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Hello and welcome to Sticky Notes: The Classical Music Podcast!  This podcast is for anyone who loves classical music, or is just getting ready to dive in for the very first time.  Thanks so much, and I hope you enjoy it!  

Dec 15, 2022

You might be thinking, "Why on earth would anyone want to devote an entire podcast to etudes?"

For most instrumentalists, etudes are the bane of our existence. They are studies, meant to develop technique on an instrument. Etudes are an essential part of any instrumentalists work, but they had never been known for their musical content. As a violinist, I had practiced dozens of etudes by Kreutzer, Rodé, Dancla, Sevcik, Schraideck, Kayser, Mazas, and more, lamenting the day I chose the violin as my instrument. But pianists have the same dreaded names, like Czerny for example. Chopin changed all of that. Chopin was the first composer to integrate musical content into his etudes, which meant that Chopin's etudes were both extremely difficult technical exercises, but they also were musically interesting enough to be performed live. LIke everything Chopin did on the piano, this was revolutionary, and Chopin's 27 etudes have been part of the piano repertoire ever since. We'll discuss some of these etudes today, along with the nature of virtuosity itself. We'll also spend a lot of time talking about Leopold Godowsky. Leopold Godowsky is not a name you’ve probably heard very often. But he was one of the great pianists of the end of the 19th century and the beginning of the 20th century, with legions of admirers including legendary pianists like Josef Hoffman, Arthur Rubinstein, Sergei Rachmaninoff, Claudio Arrau, and the composer Ferrucio Busoni. Godowsky’s pianistic gifts were well known, but what about his compositional ones? Well, to speak of one is to speak of the other.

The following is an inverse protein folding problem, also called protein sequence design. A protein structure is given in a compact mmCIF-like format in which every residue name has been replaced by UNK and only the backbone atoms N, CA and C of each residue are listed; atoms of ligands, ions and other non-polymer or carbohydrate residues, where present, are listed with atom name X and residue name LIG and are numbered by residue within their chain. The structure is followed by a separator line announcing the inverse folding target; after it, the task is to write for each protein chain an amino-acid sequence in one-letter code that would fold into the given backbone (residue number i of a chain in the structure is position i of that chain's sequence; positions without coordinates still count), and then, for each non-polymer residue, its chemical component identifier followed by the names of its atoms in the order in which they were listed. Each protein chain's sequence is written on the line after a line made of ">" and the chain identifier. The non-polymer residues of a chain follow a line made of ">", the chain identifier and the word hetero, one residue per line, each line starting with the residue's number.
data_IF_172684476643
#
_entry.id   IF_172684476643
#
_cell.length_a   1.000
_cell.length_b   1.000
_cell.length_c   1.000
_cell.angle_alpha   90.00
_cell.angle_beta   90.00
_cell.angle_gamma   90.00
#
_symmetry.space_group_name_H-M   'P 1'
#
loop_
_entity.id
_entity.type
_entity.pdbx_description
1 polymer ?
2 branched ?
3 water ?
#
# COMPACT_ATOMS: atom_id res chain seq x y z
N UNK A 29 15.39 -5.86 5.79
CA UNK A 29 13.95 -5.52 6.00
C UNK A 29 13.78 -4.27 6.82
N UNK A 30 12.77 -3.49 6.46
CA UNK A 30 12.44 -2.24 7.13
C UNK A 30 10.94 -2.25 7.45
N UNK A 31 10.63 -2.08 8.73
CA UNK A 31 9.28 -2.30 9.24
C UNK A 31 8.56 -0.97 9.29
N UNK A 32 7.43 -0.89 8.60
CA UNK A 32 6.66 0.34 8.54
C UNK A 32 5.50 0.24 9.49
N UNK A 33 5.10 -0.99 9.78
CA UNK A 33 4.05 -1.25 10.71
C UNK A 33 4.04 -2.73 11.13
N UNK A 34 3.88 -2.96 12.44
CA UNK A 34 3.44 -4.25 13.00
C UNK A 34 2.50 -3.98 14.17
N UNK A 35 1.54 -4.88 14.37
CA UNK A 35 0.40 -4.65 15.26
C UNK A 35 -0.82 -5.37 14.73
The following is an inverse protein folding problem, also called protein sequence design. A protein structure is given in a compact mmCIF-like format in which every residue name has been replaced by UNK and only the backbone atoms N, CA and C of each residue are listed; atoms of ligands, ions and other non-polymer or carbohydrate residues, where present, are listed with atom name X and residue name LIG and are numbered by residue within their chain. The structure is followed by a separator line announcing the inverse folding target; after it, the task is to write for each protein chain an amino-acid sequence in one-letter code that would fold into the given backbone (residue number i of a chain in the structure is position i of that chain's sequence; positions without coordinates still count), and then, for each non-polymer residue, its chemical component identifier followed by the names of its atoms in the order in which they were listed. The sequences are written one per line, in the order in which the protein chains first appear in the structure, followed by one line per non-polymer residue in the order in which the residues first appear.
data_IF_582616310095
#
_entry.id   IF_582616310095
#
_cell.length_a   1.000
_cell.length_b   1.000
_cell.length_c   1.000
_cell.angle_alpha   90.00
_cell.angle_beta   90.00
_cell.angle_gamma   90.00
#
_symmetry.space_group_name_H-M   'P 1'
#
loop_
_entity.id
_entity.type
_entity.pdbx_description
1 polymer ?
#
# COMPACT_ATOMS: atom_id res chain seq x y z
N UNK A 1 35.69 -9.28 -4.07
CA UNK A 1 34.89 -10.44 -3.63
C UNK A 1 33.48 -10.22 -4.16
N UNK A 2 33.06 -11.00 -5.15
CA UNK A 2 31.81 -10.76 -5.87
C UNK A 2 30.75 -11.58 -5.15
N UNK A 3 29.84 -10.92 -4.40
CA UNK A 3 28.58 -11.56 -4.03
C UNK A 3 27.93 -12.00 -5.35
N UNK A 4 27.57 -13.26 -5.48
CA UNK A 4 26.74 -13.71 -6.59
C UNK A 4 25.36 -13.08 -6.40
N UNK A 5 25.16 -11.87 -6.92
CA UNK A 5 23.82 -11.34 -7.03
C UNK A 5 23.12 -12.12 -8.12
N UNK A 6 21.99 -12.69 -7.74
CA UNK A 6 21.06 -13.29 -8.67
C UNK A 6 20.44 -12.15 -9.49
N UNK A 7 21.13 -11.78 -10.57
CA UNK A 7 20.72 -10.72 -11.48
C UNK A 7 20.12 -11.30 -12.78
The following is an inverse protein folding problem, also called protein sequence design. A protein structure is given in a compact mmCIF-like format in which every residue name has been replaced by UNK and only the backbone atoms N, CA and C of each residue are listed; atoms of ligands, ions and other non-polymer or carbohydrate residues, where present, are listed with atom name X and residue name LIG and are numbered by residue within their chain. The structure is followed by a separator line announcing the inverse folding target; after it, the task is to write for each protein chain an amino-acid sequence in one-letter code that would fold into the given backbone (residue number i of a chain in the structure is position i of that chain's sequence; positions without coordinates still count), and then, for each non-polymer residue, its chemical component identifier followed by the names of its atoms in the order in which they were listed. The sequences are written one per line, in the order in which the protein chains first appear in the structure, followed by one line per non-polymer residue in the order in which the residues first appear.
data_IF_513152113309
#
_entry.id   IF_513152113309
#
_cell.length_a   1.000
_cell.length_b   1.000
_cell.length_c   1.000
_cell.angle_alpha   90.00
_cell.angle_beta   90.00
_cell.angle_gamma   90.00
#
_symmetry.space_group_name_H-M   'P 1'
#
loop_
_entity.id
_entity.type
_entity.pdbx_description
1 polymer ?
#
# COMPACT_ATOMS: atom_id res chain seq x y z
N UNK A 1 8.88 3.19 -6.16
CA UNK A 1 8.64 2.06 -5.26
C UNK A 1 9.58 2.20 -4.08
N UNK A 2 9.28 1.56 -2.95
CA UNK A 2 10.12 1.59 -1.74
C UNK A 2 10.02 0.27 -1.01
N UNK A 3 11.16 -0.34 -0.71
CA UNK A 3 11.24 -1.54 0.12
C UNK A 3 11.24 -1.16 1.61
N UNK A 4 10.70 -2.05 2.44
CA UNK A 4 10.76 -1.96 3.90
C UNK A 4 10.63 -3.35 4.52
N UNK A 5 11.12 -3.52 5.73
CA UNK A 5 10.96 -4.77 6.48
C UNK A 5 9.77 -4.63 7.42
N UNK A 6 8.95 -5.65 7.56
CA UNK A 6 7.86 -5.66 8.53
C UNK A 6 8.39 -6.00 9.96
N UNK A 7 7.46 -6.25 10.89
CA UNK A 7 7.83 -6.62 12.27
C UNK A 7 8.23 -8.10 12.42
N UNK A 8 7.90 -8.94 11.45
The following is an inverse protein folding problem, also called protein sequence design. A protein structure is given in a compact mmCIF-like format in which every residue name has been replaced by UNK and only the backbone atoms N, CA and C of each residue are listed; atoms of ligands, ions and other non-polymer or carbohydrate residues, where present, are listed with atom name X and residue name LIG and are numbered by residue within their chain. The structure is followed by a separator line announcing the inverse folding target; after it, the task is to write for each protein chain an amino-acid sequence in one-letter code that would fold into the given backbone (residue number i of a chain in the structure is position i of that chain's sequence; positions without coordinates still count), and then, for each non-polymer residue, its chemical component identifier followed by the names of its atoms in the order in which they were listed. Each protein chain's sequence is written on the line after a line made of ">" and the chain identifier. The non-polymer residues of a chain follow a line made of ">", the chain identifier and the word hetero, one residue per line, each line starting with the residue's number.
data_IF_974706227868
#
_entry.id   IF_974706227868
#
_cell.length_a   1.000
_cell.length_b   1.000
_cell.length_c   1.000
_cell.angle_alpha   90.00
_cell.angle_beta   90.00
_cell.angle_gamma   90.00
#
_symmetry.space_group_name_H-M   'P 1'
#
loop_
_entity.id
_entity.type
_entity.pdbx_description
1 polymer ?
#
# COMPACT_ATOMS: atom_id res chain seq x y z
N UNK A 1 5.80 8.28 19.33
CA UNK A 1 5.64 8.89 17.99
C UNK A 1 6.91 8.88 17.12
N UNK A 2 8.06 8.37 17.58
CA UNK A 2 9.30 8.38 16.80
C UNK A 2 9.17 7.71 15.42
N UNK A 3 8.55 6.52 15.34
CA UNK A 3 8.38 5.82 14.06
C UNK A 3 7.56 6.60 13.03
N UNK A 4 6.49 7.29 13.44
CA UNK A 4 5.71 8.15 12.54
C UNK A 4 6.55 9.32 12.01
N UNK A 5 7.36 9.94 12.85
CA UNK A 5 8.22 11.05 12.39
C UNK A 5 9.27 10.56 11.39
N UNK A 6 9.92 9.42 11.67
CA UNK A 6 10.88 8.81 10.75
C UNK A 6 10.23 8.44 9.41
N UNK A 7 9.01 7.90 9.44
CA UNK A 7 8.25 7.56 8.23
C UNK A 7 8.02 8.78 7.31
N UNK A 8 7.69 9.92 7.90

During the 1890s, when Godowsky was in his late 20s, he began making arrangements of famous piano works of Chopin and other composers music. Over the next 20 years, he became engrossed with Chopin’s legendary etudes, or studies, and began writing his own arrangements of them. Now Chopin’s etudes are extremely difficult just on their own, but Godowsky’s studies are on another level of difficulty.  In fact, Godowsky’s transcriptions are so difficult that many pianists don’t even dare to play them, though some, like the great Marc-Andre Hamelin, have made them an integral part of their repertoire. So today on the show, we’ll take a look at some of the studies on Chopin’s etudes, analyzing both the original Chopin etudes and then the changes that Godowsky makes to them. This will be a show as much about Chopin as it is about Godowsky, because you can’t understand Godowsky’s achievement without understanding the Chopin first. Join us!